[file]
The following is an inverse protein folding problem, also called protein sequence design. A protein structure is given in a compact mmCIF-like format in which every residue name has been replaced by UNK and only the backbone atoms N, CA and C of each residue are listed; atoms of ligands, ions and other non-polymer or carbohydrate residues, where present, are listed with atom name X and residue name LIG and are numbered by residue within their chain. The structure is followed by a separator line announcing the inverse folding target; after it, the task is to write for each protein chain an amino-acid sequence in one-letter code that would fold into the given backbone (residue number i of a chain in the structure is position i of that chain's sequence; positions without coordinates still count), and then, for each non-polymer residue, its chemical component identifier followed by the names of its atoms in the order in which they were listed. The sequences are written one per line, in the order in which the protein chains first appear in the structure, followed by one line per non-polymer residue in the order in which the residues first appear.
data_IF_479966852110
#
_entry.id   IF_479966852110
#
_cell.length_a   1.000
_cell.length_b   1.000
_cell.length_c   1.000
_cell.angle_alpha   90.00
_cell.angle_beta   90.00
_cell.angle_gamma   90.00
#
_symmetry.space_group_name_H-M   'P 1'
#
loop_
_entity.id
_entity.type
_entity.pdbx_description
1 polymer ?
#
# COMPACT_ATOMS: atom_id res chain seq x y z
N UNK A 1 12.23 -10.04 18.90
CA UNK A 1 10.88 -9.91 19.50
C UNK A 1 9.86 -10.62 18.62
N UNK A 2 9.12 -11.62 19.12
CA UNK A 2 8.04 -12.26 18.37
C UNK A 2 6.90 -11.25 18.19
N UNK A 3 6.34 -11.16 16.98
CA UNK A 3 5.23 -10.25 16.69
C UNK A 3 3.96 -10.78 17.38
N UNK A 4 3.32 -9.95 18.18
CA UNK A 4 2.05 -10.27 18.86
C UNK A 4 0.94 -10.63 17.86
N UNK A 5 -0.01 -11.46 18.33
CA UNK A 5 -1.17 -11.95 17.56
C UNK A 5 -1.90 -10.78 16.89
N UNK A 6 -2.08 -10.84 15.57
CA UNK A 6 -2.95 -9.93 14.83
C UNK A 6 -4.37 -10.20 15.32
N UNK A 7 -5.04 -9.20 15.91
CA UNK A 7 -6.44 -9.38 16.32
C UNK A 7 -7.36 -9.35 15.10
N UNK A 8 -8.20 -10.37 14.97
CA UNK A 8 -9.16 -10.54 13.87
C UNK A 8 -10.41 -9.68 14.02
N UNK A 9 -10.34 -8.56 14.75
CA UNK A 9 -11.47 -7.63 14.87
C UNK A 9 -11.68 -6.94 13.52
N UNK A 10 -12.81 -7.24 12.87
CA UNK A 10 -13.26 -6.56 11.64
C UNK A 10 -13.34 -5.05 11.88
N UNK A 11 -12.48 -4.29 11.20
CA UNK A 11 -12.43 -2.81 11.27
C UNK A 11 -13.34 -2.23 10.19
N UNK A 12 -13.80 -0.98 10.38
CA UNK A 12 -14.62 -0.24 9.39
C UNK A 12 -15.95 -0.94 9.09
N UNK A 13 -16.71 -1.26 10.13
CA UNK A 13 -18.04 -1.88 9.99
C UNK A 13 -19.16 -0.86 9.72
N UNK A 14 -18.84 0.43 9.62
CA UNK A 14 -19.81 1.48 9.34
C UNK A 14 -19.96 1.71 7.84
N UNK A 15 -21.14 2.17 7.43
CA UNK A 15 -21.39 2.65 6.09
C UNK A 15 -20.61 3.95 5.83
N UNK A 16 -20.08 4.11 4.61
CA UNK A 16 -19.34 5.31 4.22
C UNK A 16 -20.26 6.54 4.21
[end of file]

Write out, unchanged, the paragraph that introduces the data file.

The following is an inverse protein folding problem, also called protein sequence design. A protein structure is given in a compact mmCIF-like format in which every residue name has been replaced by UNK and only the backbone atoms N, CA and C of each residue are listed; atoms of ligands, ions and other non-polymer or carbohydrate residues, where present, are listed with atom name X and residue name LIG and are numbered by residue within their chain. The structure is followed by a separator line announcing the inverse folding target; after it, the task is to write for each protein chain an amino-acid sequence in one-letter code that would fold into the given backbone (residue number i of a chain in the structure is position i of that chain's sequence; positions without coordinates still count), and then, for each non-polymer residue, its chemical component identifier followed by the names of its atoms in the order in which they were listed. The sequences are written one per line, in the order in which the protein chains first appear in the structure, followed by one line per non-polymer residue in the order in which the residues first appear.